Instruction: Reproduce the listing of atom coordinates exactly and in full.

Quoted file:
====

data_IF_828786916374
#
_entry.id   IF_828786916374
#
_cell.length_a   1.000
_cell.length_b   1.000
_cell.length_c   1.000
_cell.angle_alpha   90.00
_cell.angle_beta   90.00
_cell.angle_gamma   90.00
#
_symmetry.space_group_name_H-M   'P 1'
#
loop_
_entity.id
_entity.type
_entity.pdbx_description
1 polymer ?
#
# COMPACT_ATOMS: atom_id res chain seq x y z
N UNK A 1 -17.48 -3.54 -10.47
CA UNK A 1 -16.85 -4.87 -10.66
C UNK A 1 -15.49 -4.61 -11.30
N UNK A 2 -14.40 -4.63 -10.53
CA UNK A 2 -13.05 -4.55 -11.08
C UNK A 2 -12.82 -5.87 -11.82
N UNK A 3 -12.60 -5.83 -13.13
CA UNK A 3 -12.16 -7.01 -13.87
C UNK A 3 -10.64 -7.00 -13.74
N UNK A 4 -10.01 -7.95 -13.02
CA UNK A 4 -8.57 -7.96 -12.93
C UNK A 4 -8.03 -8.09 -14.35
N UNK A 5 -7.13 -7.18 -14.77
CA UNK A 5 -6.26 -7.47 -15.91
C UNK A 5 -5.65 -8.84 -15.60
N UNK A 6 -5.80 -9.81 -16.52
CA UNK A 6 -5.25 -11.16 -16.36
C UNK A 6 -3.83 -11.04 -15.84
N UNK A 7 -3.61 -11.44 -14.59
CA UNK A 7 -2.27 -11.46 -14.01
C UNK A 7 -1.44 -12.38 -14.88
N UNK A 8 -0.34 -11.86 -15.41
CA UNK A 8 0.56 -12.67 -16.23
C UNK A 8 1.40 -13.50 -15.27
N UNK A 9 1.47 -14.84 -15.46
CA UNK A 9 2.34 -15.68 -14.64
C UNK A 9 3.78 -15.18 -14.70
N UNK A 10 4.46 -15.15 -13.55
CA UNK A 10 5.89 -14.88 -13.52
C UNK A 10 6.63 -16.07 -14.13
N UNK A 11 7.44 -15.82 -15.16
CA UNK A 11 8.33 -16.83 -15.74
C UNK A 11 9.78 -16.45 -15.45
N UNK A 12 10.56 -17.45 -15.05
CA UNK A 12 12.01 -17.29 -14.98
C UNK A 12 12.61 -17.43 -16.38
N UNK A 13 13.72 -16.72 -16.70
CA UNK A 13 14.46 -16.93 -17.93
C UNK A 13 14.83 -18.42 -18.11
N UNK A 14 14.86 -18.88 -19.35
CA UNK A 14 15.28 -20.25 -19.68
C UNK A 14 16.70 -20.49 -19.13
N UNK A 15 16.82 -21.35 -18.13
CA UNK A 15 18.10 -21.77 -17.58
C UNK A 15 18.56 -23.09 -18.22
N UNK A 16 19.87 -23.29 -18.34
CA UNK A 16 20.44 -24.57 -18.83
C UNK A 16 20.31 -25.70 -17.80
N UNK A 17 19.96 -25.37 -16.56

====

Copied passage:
data_IF_828786916374
#
_entry.id   IF_828786916374
#
_cell.length_a   1.000
_cell.length_b   1.000
_cell.length_c   1.000
_cell.angle_alpha   90.00
_cell.angle_beta   90.00
_cell.angle_gamma   90.00
#
_symmetry.space_group_name_H-M   'P 1'
#
loop_
_entity.id
_entity.type
_entity.pdbx_description
1 polymer ?
#
# COMPACT_ATOMS: atom_id res chain seq x y z
N UNK A 1 -17.48 -3.54 -10.47
CA UNK A 1 -16.85 -4.87 -10.66
C UNK A 1 -15.49 -4.61 -11.30
N UNK A 2 -14.40 -4.63 -10.53
CA UNK A 2 -13.05 -4.55 -11.08
C UNK A 2 -12.82 -5.87 -11.82
N UNK A 3 -12.60 -5.83 -13.13
CA UNK A 3 -12.16 -7.01 -13.87
C UNK A 3 -10.64 -7.00 -13.74
N UNK A 4 -10.01 -7.95 -13.02
CA UNK A 4 -8.57 -7.96 -12.93
C UNK A 4 -8.03 -8.09 -14.35
N UNK A 5 -7.13 -7.18 -14.77
CA UNK A 5 -6.26 -7.47 -15.91
C UNK A 5 -5.65 -8.84 -15.60
N UNK A 6 -5.80 -9.81 -16.52
CA UNK A 6 -5.25 -11.16 -16.36
C UNK A 6 -3.83 -11.04 -15.84
N UNK A 7 -3.61 -11.44 -14.59
CA UNK A 7 -2.27 -11.46 -14.01
C UNK A 7 -1.44 -12.38 -14.88
N UNK A 8 -0.34 -11.86 -15.41
CA UNK A 8 0.56 -12.67 -16.23
C UNK A 8 1.40 -13.50 -15.27
N UNK A 9 1.47 -14.84 -15.46
CA UNK A 9 2.34 -15.68 -14.64
C UNK A 9 3.78 -15.18 -14.70
N UNK A 10 4.46 -15.15 -13.55
CA UNK A 10 5.89 -14.88 -13.52
C UNK A 10 6.63 -16.07 -14.13
N UNK A 11 7.44 -15.82 -15.16
CA UNK A 11 8.33 -16.83 -15.74
C UNK A 11 9.78 -16.45 -15.45
N UNK A 12 10.56 -17.45 -15.05
CA UNK A 12 12.01 -17.29 -14.98
C UNK A 12 12.61 -17.43 -16.38
N UNK A 13 13.72 -16.72 -16.70
CA UNK A 13 14.46 -16.93 -17.93
C UNK A 13 14.83 -18.42 -18.11
N UNK A 14 14.86 -18.88 -19.35
CA UNK A 14 15.28 -20.25 -19.68
C UNK A 14 16.70 -20.49 -19.13
N UNK A 15 16.82 -21.35 -18.13
CA UNK A 15 18.10 -21.77 -17.58
C UNK A 15 18.56 -23.09 -18.22
N UNK A 16 19.87 -23.29 -18.34
CA UNK A 16 20.44 -24.57 -18.83
C UNK A 16 20.31 -25.70 -17.80
N UNK A 17 19.96 -25.37 -16.56